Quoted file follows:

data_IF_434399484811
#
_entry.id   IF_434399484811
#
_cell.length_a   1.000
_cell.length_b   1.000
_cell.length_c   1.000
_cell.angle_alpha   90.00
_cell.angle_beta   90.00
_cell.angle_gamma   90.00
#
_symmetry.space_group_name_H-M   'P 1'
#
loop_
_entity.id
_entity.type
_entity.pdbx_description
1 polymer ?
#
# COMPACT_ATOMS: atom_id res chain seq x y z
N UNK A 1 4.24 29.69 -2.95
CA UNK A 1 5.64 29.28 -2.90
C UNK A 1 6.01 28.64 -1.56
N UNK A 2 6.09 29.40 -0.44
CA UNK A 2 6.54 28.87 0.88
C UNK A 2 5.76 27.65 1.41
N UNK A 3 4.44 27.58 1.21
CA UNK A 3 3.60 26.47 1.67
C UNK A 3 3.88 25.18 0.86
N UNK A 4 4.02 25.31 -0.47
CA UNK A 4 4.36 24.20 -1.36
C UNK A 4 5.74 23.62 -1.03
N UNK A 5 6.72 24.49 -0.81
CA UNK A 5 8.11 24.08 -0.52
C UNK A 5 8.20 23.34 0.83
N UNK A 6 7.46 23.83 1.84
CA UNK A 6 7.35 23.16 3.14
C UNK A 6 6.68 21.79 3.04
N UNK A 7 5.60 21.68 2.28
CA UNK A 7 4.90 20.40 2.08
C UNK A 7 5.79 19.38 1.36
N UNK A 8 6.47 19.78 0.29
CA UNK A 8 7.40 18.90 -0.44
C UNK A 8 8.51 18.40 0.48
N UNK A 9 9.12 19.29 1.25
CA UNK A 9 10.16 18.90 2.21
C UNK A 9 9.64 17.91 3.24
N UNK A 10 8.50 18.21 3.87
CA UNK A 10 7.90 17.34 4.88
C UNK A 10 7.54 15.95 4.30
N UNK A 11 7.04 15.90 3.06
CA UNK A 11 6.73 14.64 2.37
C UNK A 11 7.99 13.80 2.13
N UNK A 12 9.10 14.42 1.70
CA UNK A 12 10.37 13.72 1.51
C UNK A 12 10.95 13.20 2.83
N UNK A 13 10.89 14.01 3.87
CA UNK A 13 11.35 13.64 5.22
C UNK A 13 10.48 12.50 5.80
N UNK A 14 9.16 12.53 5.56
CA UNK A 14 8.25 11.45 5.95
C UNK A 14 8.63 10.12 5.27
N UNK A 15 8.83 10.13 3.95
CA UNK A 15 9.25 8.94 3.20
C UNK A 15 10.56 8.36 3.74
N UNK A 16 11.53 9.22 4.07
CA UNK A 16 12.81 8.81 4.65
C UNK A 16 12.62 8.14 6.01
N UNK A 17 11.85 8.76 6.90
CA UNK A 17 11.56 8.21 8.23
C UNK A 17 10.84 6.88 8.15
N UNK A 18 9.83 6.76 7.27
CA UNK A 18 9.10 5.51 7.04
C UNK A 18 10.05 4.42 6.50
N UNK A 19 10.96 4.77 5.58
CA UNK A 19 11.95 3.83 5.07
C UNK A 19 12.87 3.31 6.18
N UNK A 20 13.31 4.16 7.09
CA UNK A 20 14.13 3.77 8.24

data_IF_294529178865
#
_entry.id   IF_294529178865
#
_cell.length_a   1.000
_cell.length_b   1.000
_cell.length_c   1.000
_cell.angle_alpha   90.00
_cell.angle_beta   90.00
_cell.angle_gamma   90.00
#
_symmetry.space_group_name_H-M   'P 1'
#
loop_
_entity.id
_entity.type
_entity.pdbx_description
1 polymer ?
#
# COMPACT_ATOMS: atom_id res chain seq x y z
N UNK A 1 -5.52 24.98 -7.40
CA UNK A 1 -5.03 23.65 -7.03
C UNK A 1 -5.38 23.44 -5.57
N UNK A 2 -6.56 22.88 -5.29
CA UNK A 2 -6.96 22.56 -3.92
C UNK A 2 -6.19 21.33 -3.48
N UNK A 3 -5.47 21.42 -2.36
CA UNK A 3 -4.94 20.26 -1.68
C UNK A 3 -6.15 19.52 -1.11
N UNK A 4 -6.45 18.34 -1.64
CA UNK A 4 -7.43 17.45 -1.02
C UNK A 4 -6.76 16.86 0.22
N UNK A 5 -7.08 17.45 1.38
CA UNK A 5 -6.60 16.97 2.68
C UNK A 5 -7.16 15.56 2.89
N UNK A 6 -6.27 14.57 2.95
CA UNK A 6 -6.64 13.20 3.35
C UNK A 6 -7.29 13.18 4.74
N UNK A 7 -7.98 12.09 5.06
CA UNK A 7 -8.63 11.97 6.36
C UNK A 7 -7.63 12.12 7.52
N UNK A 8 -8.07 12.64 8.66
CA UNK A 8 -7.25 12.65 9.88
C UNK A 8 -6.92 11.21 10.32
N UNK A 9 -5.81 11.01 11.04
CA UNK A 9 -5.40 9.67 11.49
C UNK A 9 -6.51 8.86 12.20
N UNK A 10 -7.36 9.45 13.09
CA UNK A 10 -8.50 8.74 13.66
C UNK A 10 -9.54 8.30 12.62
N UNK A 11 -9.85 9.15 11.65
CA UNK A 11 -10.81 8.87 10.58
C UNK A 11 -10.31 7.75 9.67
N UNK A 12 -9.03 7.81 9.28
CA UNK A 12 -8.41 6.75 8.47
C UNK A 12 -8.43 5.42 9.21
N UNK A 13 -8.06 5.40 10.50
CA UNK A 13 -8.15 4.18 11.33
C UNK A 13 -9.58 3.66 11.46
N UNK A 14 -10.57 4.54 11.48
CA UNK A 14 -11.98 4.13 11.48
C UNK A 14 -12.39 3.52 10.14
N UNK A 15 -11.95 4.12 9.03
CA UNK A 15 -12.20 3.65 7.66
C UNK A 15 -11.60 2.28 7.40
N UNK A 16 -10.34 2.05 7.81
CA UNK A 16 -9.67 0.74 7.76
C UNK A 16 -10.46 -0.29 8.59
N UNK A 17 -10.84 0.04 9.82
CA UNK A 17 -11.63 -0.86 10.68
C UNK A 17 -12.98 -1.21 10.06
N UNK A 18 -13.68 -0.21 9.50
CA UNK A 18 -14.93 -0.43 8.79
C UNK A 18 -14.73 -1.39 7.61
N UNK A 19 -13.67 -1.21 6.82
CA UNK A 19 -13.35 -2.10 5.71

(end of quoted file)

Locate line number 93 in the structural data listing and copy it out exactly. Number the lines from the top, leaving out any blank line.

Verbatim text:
loop_